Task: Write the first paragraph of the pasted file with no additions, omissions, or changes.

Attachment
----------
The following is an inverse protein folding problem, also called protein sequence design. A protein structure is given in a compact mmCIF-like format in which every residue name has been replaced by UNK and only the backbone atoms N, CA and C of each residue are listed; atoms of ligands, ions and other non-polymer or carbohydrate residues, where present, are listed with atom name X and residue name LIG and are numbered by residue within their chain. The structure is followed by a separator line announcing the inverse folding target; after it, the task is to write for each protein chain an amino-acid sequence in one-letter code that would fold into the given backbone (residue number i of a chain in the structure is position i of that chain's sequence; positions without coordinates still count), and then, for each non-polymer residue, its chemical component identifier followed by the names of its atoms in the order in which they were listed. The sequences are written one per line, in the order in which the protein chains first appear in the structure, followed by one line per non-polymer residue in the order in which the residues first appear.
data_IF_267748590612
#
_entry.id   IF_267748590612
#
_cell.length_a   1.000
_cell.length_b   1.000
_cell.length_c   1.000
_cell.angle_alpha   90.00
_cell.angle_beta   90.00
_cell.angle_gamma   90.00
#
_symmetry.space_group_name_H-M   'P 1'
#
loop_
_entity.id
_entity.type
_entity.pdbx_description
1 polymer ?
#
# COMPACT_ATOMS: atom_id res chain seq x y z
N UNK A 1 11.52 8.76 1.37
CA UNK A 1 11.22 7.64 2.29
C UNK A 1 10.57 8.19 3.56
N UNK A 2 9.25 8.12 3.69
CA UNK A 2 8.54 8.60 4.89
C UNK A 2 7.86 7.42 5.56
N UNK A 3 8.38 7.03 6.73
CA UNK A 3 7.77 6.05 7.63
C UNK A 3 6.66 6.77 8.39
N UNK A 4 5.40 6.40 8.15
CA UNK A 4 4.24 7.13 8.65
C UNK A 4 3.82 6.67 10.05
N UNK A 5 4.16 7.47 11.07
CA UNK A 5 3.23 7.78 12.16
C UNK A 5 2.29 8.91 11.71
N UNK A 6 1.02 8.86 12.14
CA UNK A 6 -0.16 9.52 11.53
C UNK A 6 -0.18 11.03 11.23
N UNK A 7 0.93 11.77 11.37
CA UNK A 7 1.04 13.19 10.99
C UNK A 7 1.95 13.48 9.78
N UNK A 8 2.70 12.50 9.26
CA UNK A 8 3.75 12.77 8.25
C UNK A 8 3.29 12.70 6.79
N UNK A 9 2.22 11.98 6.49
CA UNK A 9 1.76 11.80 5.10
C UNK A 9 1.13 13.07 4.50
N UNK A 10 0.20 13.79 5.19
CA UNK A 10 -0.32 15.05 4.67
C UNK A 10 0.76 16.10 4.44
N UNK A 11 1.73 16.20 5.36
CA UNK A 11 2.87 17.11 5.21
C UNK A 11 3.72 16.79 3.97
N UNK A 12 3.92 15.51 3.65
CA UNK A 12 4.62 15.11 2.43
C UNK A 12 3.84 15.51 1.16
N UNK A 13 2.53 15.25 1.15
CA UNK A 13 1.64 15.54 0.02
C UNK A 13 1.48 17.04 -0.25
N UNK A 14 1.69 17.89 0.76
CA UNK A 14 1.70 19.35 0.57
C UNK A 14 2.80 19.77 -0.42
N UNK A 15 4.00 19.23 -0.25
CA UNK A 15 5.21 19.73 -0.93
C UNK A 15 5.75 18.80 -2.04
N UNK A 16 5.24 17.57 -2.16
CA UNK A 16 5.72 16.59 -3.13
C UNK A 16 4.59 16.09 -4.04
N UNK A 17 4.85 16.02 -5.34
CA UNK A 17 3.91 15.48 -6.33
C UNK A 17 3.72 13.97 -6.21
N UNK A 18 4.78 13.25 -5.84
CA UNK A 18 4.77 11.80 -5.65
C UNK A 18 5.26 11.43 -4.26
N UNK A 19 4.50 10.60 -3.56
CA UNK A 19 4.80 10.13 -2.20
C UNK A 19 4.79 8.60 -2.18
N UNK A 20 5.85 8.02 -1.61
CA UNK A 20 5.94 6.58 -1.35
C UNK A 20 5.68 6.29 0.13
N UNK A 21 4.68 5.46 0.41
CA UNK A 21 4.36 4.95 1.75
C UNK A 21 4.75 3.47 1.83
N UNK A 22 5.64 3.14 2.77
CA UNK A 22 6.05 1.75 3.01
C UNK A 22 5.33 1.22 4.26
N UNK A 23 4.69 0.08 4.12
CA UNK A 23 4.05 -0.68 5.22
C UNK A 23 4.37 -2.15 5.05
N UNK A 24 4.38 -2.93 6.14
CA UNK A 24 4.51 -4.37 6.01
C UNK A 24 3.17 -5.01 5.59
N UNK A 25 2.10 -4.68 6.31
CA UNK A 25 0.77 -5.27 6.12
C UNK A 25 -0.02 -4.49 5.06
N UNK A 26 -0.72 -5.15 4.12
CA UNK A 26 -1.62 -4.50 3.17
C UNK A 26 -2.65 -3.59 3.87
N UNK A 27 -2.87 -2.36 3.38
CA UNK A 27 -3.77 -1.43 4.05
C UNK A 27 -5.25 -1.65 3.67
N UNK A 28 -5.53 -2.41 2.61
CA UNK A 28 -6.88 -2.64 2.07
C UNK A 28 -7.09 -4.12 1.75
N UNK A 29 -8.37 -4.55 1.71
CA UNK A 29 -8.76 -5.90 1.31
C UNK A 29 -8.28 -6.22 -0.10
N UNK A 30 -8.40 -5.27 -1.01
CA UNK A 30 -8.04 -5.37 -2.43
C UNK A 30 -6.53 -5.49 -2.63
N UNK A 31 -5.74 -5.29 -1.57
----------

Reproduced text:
The following is an inverse protein folding problem, also called protein sequence design. A protein structure is given in a compact mmCIF-like format in which every residue name has been replaced by UNK and only the backbone atoms N, CA and C of each residue are listed; atoms of ligands, ions and other non-polymer or carbohydrate residues, where present, are listed with atom name X and residue name LIG and are numbered by residue within their chain. The structure is followed by a separator line announcing the inverse folding target; after it, the task is to write for each protein chain an amino-acid sequence in one-letter code that would fold into the given backbone (residue number i of a chain in the structure is position i of that chain's sequence; positions without coordinates still count), and then, for each non-polymer residue, its chemical component identifier followed by the names of its atoms in the order in which they were listed. The sequences are written one per line, in the order in which the protein chains first appear in the structure, followed by one line per non-polymer residue in the order in which the residues first appear.